Friday, October 25, 2019

The power of experiential education in Israel: 'Involve me and I’ll learn'

By Amanda Feder

From a young age, I knew I wanted to become a teacher. I have a passion for learning and long to see and know as much as possible. As a student, I learned best when I was involved in the lessons: The more engaged and hands-on the experience, the better the chances of retaining what was being taught. 

When I became a teacher, I carried that mentality with me into my classroom, and I aim to make learning as experiential as possible for my students.

Growing up, I attended Charles E. Smith Jewish Day School in Rockville, Maryland, and Israel was a core component of my daily life. Whether it was studying the Torah, listening to Israeli folk music, or learning about the country's vibrant history, my love for Israel has always been with me. 

I visited Israel a few times throughout elementary and high school, and with each visit I saw firsthand what I was taught in school -- Israel became my classroom.

It wasn't until I was finishing high school that I experienced Israel in a way that would completely transform my life. At my school, seniors graduate in February and spend what would typically be the last semester of high school living in Israel. My class attended Alexander Muss High School in Israel (AMHSI-JNF), and it showed me what an entire school built on experiential learning looked like.

Friday, October 18, 2019

I'm proud to mentor the next generation of leaders to stand tall for Israel

By Laura Salzer

Life has an interesting way of showing us what we find important. Little did I know my son's decision to move to Israel, volunteer in the Israel Defense Forces, and become an Israeli citizen in 2014 would have such a drastic impact on my own life.

Lauren Salzer
Until that point, I thought I knew a lot about Israel. I was taught about the country in religious school and visited and read about Israel over the years. Then, I joined Jewish National Fund, and my eyes were opened to all the innovative projects the organization spearheads for all Israelis.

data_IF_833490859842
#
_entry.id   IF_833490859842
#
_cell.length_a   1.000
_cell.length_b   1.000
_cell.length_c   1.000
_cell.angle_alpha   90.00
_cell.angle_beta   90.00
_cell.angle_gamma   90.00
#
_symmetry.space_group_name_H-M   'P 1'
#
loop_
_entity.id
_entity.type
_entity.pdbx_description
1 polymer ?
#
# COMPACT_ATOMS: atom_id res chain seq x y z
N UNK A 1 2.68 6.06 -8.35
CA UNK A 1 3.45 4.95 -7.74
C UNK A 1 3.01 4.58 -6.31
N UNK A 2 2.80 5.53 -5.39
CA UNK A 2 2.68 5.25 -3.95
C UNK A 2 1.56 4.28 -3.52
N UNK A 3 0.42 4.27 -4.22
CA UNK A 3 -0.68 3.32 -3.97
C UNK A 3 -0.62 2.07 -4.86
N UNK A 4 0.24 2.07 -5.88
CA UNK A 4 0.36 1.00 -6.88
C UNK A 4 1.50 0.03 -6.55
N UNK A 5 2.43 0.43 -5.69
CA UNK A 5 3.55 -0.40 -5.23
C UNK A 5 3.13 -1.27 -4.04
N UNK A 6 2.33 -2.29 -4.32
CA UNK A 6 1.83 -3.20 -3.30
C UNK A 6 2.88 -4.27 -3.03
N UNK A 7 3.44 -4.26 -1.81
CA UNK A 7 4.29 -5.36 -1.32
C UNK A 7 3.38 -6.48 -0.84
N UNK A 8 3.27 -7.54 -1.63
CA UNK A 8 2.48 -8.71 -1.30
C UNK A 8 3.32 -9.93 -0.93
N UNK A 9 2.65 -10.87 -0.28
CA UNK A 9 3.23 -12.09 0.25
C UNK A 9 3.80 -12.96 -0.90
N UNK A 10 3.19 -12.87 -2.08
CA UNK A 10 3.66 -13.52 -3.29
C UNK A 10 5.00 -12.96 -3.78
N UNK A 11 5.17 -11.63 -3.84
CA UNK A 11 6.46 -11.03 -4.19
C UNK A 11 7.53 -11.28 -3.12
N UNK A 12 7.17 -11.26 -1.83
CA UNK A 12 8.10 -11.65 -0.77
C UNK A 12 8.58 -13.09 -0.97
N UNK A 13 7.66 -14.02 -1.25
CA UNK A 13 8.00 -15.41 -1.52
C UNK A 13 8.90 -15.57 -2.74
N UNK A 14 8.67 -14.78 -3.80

I learned about the real Israel, the people, the land, the history, and our future. For me, being a part of JNF has felt like working toward a master’s degree in Israel studies: It's such a transformative and fulfilling learning experience -- one I feel compelled to tell others about and encourage to take on themselves.

I am a strong advocate for education. It is vital to know our collective history so that in the future we can continue to protect and develop the land of Israel. As a member of JNF's Women for Israel, I am able to support, educate, and mentor the next generation about the importance of Zionism and Israel.

Friday, October 4, 2019

At JNF conference, student has a powerful revelation about Judaism

The author, pictured top right.
By Ruby Rosenthal

In many ways, Judaism has a moral compass built in. After attending Hebrew school for six years, and five subsequent years assisting as a madricha, or youth leader, I've realized there's a common theme that permeates my religion: Judaism is about giving.

Growing up, our Hebrew school classes began with a tzedakah box. I remember it very clearly as being blue and green and featuring the state of Israel prominently on the front. As students, we'd often shake it, trying to see how much was inside by listening to the clang of the money against its tin walls. 

Every week, we were instructed to bring in a few coins or dollar bills to slip through the slit of the box, and later, we'd sing a song to explain why we weren't saving the cash for ourselves: "Tzedakah, tzedakah, we do what we can / To help other people and our fellow man / With quarters and nickels and dimes -- pennies too! / Tzedakah, tzedakah it's the best we can do."